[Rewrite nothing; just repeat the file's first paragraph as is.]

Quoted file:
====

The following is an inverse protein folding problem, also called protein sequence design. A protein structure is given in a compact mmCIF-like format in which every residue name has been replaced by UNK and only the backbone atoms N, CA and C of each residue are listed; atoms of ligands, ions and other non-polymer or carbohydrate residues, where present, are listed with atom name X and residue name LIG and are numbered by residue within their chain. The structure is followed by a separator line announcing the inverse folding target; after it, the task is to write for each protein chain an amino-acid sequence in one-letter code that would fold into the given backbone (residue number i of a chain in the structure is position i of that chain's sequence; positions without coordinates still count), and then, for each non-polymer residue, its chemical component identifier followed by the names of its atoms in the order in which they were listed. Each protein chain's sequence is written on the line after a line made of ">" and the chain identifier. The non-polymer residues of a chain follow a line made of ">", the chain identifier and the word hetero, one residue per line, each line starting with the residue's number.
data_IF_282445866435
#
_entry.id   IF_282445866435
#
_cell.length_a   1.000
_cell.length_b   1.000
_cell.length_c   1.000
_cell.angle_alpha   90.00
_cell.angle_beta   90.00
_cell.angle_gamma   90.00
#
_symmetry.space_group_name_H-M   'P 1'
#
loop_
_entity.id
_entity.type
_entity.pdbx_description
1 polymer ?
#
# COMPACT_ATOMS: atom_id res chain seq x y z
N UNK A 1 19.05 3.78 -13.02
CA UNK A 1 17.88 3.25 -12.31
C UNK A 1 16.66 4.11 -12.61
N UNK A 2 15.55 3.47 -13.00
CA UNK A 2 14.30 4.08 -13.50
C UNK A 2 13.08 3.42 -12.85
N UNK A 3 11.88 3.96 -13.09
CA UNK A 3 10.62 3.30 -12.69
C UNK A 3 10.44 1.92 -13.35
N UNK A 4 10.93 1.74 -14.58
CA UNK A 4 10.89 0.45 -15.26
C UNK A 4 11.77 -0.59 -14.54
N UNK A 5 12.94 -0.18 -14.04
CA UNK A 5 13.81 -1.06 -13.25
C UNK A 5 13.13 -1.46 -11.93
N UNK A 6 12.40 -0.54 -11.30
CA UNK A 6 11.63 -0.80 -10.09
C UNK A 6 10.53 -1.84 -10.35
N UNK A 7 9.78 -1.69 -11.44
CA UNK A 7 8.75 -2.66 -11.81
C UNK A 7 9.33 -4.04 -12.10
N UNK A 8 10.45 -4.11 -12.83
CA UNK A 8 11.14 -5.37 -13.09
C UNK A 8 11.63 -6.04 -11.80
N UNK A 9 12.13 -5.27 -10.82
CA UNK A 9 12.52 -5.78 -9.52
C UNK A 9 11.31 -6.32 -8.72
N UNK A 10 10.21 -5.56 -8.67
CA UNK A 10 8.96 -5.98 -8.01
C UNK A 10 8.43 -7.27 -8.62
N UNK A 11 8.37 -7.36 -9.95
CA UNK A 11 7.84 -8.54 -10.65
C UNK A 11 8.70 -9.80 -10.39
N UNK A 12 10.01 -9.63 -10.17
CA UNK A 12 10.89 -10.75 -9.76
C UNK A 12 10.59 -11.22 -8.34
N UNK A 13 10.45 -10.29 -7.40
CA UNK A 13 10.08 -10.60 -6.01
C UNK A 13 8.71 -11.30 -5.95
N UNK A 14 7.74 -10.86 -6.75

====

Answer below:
The following is an inverse protein folding problem, also called protein sequence design. A protein structure is given in a compact mmCIF-like format in which every residue name has been replaced by UNK and only the backbone atoms N, CA and C of each residue are listed; atoms of ligands, ions and other non-polymer or carbohydrate residues, where present, are listed with atom name X and residue name LIG and are numbered by residue within their chain. The structure is followed by a separator line announcing the inverse folding target; after it, the task is to write for each protein chain an amino-acid sequence in one-letter code that would fold into the given backbone (residue number i of a chain in the structure is position i of that chain's sequence; positions without coordinates still count), and then, for each non-polymer residue, its chemical component identifier followed by the names of its atoms in the order in which they were listed. Each protein chain's sequence is written on the line after a line made of ">" and the chain identifier. The non-polymer residues of a chain follow a line made of ">", the chain identifier and the word hetero, one residue per line, each line starting with the residue's number.